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This epic video game's 'ultimate edition' facelift paid off

[brid video="115735" player="7965" title="After Action Report 3 "]As we endure the long wait for titles like "No Man's Sky," "Battlefield 1," and "Call of Duty: Infinite Warfare," We Are The Mighty decided to dust off some old games in the archives.


"Gears of War: Ultimate Edition" is the re-mastered version of the 2006 game known for its chainsaw kills, 'roided up characters, and brutal gameplay. It allows players to fight as Delta Squad soldiers against the dreaded Locusts, an army of bug-like monsters, in H.D. Players control Marcus Fenix or Dominic Santiago in a mission to map Locust tunnels and deploy a Lightmass Bomb – imagine a cross between napalm and a nuclear bomb.

The Lightmass bomb would be pretty useful in real life. (GIF: Gears of War: Ultimate Edition on Xbox 1)

For most of the game, Delta squad consists of four members which the player can give simple orders to as they face off against Boomers – massive infantrymen who fire explosive grenades, Berserkers – unstoppable linebackers who will charge players, Locust Drones – standard infantrymen, and others.

The name "boomers" makes more sense when you see them in action. (GIF: Gears of War: Ultimate Edition on Xbox 1)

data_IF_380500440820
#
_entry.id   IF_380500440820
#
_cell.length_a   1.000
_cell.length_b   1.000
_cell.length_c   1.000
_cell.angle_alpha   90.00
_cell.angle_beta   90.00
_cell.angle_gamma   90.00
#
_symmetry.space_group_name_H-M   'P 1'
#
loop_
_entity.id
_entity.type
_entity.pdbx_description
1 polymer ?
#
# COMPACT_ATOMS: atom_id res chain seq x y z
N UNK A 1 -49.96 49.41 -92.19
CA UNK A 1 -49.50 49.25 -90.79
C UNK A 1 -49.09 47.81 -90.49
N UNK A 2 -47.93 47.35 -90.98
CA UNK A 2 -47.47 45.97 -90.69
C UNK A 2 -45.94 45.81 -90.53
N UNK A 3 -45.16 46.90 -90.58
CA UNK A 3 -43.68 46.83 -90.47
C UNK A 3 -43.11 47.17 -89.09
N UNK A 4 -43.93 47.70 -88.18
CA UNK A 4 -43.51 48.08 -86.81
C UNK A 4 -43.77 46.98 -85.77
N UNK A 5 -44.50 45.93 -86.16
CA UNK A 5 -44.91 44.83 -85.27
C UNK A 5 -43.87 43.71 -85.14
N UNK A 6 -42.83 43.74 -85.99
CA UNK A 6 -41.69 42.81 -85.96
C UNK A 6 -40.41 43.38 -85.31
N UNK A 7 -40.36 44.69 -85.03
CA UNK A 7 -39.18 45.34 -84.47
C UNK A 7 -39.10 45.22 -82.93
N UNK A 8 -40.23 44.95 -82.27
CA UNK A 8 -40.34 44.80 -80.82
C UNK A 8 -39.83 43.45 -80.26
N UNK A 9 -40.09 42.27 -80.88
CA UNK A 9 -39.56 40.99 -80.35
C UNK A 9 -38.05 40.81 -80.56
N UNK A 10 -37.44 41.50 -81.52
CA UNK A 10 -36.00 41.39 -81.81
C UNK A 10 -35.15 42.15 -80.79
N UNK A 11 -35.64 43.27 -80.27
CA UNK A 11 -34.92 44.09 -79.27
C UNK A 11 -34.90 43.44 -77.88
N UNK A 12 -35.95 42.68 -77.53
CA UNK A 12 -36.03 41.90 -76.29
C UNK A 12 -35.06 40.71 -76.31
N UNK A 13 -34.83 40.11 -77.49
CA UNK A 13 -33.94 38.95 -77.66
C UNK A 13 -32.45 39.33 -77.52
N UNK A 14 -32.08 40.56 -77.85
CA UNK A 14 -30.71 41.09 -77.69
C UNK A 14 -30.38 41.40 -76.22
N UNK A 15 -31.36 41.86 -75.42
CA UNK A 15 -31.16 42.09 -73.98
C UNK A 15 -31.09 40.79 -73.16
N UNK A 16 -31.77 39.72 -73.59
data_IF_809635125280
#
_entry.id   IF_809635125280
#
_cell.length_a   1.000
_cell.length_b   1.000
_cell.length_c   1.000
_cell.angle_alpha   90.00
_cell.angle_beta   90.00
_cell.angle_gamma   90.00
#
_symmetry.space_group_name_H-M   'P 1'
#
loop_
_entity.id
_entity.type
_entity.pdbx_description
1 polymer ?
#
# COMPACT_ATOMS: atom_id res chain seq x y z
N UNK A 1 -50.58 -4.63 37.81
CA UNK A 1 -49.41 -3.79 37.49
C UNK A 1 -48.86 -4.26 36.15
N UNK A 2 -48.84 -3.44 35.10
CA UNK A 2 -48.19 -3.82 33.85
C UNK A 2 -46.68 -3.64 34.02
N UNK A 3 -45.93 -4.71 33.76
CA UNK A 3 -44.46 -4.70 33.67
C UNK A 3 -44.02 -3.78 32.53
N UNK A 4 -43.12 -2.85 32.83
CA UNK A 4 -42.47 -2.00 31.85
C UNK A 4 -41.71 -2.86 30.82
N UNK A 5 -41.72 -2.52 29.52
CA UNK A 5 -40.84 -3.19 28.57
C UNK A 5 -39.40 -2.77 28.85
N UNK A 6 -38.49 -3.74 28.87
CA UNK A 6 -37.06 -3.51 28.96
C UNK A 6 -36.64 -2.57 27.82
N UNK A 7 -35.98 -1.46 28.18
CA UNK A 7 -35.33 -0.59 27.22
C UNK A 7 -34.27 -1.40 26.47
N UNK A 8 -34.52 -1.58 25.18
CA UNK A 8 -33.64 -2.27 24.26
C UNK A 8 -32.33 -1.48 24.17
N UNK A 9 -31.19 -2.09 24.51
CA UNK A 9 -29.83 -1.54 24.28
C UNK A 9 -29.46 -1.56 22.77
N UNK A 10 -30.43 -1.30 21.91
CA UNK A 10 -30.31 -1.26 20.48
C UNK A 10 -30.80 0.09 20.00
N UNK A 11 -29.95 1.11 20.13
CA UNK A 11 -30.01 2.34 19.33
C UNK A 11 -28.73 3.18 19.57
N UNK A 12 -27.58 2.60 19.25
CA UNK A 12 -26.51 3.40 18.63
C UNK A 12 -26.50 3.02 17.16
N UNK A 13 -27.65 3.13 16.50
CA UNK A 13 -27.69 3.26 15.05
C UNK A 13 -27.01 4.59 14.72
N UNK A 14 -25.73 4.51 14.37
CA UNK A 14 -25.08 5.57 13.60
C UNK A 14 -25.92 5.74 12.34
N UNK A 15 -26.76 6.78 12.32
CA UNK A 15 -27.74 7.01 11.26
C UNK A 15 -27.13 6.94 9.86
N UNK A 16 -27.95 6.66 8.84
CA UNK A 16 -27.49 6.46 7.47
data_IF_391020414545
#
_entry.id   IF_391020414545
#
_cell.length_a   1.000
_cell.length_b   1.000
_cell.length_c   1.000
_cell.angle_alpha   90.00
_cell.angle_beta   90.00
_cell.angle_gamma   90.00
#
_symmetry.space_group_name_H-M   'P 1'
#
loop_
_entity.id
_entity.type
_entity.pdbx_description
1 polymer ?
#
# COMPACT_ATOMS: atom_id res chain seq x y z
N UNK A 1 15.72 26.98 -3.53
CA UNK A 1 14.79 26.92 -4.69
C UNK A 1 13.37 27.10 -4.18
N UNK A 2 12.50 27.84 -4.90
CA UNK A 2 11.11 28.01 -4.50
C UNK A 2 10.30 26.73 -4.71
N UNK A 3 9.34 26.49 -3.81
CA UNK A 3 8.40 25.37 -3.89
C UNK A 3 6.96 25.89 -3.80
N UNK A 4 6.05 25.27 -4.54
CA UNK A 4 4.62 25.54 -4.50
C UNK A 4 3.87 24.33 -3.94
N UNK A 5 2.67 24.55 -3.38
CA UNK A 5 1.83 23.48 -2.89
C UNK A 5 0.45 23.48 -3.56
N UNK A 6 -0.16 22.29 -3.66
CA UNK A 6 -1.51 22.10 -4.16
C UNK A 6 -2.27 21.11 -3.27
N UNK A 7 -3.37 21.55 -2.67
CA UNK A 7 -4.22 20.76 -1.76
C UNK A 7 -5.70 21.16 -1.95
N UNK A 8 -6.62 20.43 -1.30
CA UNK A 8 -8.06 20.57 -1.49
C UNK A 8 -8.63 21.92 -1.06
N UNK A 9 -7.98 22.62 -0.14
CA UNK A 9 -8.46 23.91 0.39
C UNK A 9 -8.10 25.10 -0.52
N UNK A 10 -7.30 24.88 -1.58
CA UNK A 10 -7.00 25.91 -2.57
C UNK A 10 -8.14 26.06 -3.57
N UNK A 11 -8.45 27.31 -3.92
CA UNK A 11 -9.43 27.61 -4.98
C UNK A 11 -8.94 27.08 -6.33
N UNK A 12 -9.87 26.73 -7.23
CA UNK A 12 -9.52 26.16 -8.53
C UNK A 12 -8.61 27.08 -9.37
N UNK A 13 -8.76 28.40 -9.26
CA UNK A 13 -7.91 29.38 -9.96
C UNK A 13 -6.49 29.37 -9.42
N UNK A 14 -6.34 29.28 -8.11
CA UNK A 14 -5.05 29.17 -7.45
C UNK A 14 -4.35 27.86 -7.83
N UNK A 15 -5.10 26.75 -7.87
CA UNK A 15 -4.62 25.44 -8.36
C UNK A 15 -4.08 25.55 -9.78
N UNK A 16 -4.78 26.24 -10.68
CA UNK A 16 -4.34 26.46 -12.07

The fights progress from the ruins of major cities and through underground tunnels and mines before culminating on a moving train. Features of the different areas, such as whether or not the area is exposed to satellites or is lit by the sun, change the combat mechanics and keep the player on their toes.

The main antagonist, General RAAM, is the head of all Locust forces and is known for his ruthlessness. He executes one human after another in brutal ways and is able to control a flock of krill, bat-like creatures that will attack Delta soldiers en mass and tear them apart.

Considering how far out the game's plot and enemies are, it features surprisingly realistic combat mechanics. Players need to maneuver carefully and use cover to bring down the Locust grunts and massive monsters. In two-player mode, players can support each other during attacks, even when the map forces them to use two different routes.

Players have to endure a number of different scenarios in the main game, everything from defending a stranded outpost like they're on a firebase being overrun to assaulting an enemy strongpoint defended by elite warriors.

Players need to support each other in multiplayer mode. Despite the small teams, the fighting is still intense. (GIF: Gears of War: Ultimate Edition on Xbox 1)

In multiplayer mode, modern gamers may be surprised that most game types support four versus four multiplayer, and one only supports two versus two. But, these smaller teams make the fighting feel less hectic and more personal, creating less chaos and supporting tactical play.

Of course, the re-mastered graphics make everything in "Gears of War: Ultimate Edition" look more realistic and prettier than in the original. While this breaks from the aesthetic of the 2006 version, a notoriously gritty experience, it still feels like Delta Squad is in the suck.

For gamers who haven't gotten into "Gears of War" yet or who want a refresher before the release of "Gears of War 4" in October, the Ultimate Edition is great fun.